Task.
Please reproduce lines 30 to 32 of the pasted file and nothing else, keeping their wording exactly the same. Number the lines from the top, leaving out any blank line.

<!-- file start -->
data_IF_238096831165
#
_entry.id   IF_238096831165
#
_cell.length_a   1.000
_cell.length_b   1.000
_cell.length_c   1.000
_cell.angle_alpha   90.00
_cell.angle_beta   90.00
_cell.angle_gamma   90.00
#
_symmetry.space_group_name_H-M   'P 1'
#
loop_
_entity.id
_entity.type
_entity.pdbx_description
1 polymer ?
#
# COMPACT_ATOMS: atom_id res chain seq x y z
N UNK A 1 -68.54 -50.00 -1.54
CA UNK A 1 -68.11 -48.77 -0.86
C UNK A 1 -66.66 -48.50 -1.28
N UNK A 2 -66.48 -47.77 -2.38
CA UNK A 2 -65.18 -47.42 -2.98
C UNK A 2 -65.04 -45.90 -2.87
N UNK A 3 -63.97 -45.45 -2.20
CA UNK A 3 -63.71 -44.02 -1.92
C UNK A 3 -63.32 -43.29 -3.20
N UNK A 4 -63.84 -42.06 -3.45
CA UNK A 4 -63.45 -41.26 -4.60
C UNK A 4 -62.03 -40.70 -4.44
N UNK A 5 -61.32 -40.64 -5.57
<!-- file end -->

N UNK A 4 -63.84 -42.06 -3.45
CA UNK A 4 -63.45 -41.26 -4.60
C UNK A 4 -62.03 -40.70 -4.44